On THE HEARSE

In defense of George Bowers’ effective and classy 1980 haunted house thriller

1980 served as the dawn of a sort of American horror film and the last stop of another. With Friday the 13th‘s graphic gore, quickie and punishable-by-death sex and mechanical body count plotting baiting the box-office and birthing the unyielding, blood-spattered slasher sub-genre, the comparatively quaint ghost story was on the way out; 1979’s The Amityville Horror and Stanley Kubrick’s 1980 adaptation of Stephen King’s The Shining – with their reliance on adult themes and dread as opposed to ultraviolence – serving as the final “big” blockbuster haunted house movies of the era.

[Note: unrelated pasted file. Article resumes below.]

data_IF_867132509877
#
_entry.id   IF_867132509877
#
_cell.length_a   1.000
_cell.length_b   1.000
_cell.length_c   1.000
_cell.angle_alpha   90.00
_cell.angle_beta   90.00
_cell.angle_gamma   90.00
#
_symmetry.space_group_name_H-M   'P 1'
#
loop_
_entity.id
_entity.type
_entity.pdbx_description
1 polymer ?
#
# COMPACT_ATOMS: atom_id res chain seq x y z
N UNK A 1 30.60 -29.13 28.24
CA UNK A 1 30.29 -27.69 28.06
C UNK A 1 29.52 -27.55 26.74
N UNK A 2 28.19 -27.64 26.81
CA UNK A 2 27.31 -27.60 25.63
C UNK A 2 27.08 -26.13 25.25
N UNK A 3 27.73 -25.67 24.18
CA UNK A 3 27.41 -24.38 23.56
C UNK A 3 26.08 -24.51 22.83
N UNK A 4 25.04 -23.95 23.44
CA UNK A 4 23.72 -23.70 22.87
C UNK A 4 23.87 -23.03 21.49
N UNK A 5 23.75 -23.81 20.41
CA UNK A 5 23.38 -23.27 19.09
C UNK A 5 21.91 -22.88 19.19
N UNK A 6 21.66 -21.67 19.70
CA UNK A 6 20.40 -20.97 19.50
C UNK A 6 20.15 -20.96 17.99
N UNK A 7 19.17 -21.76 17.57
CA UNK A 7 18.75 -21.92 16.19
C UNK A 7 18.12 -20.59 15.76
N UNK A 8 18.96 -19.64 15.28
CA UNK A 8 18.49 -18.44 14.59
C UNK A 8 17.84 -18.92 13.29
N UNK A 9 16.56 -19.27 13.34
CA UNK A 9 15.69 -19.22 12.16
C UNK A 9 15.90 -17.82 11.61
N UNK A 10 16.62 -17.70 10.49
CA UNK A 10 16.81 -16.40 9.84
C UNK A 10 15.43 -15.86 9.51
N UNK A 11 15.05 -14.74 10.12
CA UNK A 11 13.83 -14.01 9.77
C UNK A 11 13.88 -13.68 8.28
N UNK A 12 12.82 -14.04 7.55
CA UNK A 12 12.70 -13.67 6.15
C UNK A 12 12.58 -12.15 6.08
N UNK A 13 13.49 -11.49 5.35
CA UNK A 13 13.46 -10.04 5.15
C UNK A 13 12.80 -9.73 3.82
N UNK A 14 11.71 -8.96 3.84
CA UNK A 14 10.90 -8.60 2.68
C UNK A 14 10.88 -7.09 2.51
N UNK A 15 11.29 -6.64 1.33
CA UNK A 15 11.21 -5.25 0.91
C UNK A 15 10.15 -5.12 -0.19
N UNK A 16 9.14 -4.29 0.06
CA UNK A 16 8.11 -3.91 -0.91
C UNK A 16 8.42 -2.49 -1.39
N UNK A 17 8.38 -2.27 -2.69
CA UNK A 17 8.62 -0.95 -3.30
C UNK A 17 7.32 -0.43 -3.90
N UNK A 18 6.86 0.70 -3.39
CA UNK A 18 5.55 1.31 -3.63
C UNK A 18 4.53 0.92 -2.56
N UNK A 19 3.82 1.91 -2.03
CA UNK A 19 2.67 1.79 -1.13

Nestled among those terrifying titans was director George Bowers’s modestly-budgeted, PG-rated Crown International potboiler The Hearse. At the time, Roger Ebert famously called the movie a “garage sale” horror film, as it shamelessly cobbles and cribs its identity from those aforementioned hits as well as other notable spook shows as Dan Curtis’ Burnt Offerings and Peter Medak’s The Changeling. After a theatrical run, the film was well-rented on home video and became a staple on late night television throughout the ’80s and has since faded into obscurity, a chiller devoid of any serious respect and lacking any kind of cult that I’m aware of.

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